Saturday, September 8, 2018

"Remembering Pins and Needles" by Theatre Elision at the Howard Conn Fine Arts Center

One of my favorite new theater companies, Theatre Elision, is beginning their second full season with another original piece showcasing a little known part of music-theater history. Remembering Pins and Needles does just that - it remembers the 1937 musical created by the International Ladies Garment Workers' Union that went on to become the longest running Broadway show at the time (it's now #100). With a book by producer Cindy Polich, the show includes about a dozen songs from the original and one of the few remaining comedy sketches, interspersed with explanatory dialogue about the phenomenon that was Pins and Needles. The fantastic four-person ensemble and swingin' four-person band do a great job with these fun '30s era tunes, and the songs and story of Pins and Needles have a surprising resonance today - the working class fighting for their fair share against the rich and powerful that are trying to use them and keep them down. Remembering Pins and Needles is 75 minutes of edutainment that you can't get anywhere else.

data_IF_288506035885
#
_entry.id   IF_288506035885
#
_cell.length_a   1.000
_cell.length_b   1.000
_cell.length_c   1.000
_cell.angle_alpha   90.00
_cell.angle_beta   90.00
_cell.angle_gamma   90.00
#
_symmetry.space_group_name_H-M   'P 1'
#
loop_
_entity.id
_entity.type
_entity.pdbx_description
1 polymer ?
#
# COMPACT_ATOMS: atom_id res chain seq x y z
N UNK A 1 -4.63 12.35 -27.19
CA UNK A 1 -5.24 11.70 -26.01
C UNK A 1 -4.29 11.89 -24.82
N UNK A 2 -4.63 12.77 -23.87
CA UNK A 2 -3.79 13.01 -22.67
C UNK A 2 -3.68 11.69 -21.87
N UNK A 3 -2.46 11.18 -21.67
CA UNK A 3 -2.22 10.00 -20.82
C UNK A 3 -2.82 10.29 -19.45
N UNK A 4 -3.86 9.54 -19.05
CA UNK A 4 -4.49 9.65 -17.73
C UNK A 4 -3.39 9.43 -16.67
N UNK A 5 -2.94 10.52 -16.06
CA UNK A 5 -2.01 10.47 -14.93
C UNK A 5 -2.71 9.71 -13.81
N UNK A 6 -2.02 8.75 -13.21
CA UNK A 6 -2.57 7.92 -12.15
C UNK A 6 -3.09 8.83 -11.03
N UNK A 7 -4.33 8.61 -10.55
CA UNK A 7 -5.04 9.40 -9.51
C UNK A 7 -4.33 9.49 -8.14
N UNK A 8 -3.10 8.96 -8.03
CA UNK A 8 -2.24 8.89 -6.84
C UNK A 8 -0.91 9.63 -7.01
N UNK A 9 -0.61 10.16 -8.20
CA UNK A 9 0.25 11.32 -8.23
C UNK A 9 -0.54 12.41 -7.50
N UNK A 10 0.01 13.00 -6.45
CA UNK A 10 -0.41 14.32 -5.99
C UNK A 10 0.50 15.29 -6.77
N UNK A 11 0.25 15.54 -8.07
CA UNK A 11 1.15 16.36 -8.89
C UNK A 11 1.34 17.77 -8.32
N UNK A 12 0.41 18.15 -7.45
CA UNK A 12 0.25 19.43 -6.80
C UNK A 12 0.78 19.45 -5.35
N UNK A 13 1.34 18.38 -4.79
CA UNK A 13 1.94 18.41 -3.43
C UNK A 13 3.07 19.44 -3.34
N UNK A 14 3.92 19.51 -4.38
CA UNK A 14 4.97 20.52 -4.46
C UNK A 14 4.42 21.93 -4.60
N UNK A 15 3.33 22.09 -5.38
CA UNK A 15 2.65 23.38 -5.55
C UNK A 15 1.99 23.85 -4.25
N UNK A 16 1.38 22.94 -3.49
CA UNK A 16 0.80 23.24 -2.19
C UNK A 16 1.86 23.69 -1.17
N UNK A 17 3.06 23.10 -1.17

The story of Pins and Needles is fascinating and one I'd never heard before. Go see the show to get the full story, but the short version is that it was a musical created by the union to entertain and educate members and supporters, but went on to become a huge success, even performing in the White House for the Roosevelts. It was a satire of the issues facing the common people of the day, particularly the women who worked in factories and sweatshops. A way to have a little fun and bring awareness to the cause of the union. The ensemble (Christine Wade, Elena Glass, Kenyai O'Neal, and Paul R. Coate) takes turns telling this history.

the lovely and talented ensemble (Paul Coate, Christina Wade,
Kenyai O'Neal, and Elena Glass, photo courtesy of Elision)
And they also sing! Written by composer Harold Rome, the songs definitely sound of the era, and feature some lovely harmonies as well as clever lyrics. Highlights include "Sunday in the Park" (which is not by Sondheim, but rather pays homage to the workers' one day off), the tongue twister "Not Cricket to Picket," "Nobody Makes a Pass at Me" (a comedy highlight by Elena), and the opening and closing number "Sitting on Your Status Quo" (with new lyrics by the playwright to set the scene for the show).

The one comedy sketch presented sounds as if it could have been written today, as it satirizes those in power, who can easily silence their opponents by calling them un-American. And Paul's impression of a certain White House resident makes the rhetoric feel all too familiar.

Director Lindsay Fitzgerald keeps the show clipping along with momentum, and Music Director Harrison Wade and his four-piece band sound swell. Remembering Pins and Needles plays for only two weekends, so act quickly to catch this rare piece of music-theater history!